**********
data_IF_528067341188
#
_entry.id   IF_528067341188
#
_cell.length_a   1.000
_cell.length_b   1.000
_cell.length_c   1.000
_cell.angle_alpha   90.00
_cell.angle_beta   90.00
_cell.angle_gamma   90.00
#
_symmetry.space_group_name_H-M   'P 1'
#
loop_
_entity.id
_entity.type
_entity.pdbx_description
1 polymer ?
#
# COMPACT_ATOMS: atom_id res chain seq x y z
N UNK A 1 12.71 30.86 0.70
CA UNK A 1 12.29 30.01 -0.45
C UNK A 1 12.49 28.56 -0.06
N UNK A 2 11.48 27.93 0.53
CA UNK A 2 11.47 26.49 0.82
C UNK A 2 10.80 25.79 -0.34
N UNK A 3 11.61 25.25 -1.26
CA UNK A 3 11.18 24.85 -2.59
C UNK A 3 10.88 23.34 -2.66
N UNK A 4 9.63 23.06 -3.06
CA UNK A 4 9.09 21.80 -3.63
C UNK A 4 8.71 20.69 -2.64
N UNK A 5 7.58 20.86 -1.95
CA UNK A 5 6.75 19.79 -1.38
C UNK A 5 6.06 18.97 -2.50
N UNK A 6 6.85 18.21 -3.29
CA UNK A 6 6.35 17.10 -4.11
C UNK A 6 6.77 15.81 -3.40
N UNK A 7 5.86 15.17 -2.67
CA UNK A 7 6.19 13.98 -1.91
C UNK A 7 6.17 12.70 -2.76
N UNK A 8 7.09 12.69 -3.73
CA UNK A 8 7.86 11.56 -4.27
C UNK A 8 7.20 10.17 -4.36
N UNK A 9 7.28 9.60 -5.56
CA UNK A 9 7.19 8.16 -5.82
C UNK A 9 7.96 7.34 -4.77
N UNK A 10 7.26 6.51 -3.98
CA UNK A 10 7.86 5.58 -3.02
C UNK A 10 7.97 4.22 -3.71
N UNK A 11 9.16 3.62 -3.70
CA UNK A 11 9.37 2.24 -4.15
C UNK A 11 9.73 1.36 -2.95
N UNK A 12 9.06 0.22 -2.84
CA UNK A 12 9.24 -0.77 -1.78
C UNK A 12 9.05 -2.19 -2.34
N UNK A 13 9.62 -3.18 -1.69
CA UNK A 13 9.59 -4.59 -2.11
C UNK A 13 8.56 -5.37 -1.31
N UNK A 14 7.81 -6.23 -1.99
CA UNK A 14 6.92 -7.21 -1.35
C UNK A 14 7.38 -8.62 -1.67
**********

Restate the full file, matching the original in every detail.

data_IF_528067341188
#
_entry.id   IF_528067341188
#
_cell.length_a   1.000
_cell.length_b   1.000
_cell.length_c   1.000
_cell.angle_alpha   90.00
_cell.angle_beta   90.00
_cell.angle_gamma   90.00
#
_symmetry.space_group_name_H-M   'P 1'
#
loop_
_entity.id
_entity.type
_entity.pdbx_description
1 polymer ?
#
# COMPACT_ATOMS: atom_id res chain seq x y z
N UNK A 1 12.71 30.86 0.70
CA UNK A 1 12.29 30.01 -0.45
C UNK A 1 12.49 28.56 -0.06
N UNK A 2 11.48 27.93 0.53
CA UNK A 2 11.47 26.49 0.82
C UNK A 2 10.80 25.79 -0.34
N UNK A 3 11.61 25.25 -1.26
CA UNK A 3 11.18 24.85 -2.59
C UNK A 3 10.88 23.34 -2.66
N UNK A 4 9.63 23.06 -3.06
CA UNK A 4 9.09 21.80 -3.63
C UNK A 4 8.71 20.69 -2.64
N UNK A 5 7.58 20.86 -1.95
CA UNK A 5 6.75 19.79 -1.38
C UNK A 5 6.06 18.97 -2.50
N UNK A 6 6.85 18.21 -3.29
CA UNK A 6 6.35 17.10 -4.11
C UNK A 6 6.77 15.81 -3.40
N UNK A 7 5.86 15.17 -2.67
CA UNK A 7 6.19 13.98 -1.91
C UNK A 7 6.17 12.70 -2.76
N UNK A 8 7.09 12.69 -3.73
CA UNK A 8 7.86 11.56 -4.27
C UNK A 8 7.20 10.17 -4.36
N UNK A 9 7.28 9.60 -5.56
CA UNK A 9 7.19 8.16 -5.82
C UNK A 9 7.96 7.34 -4.77
N UNK A 10 7.26 6.51 -3.98
CA UNK A 10 7.86 5.58 -3.02
C UNK A 10 7.97 4.22 -3.71
N UNK A 11 9.16 3.62 -3.70
CA UNK A 11 9.37 2.24 -4.15
C UNK A 11 9.73 1.36 -2.95
N UNK A 12 9.06 0.22 -2.84
CA UNK A 12 9.24 -0.77 -1.78
C UNK A 12 9.05 -2.19 -2.34
N UNK A 13 9.62 -3.18 -1.69
CA UNK A 13 9.59 -4.59 -2.11
C UNK A 13 8.56 -5.37 -1.31
N UNK A 14 7.81 -6.23 -1.99
CA UNK A 14 6.92 -7.21 -1.35
C UNK A 14 7.38 -8.62 -1.67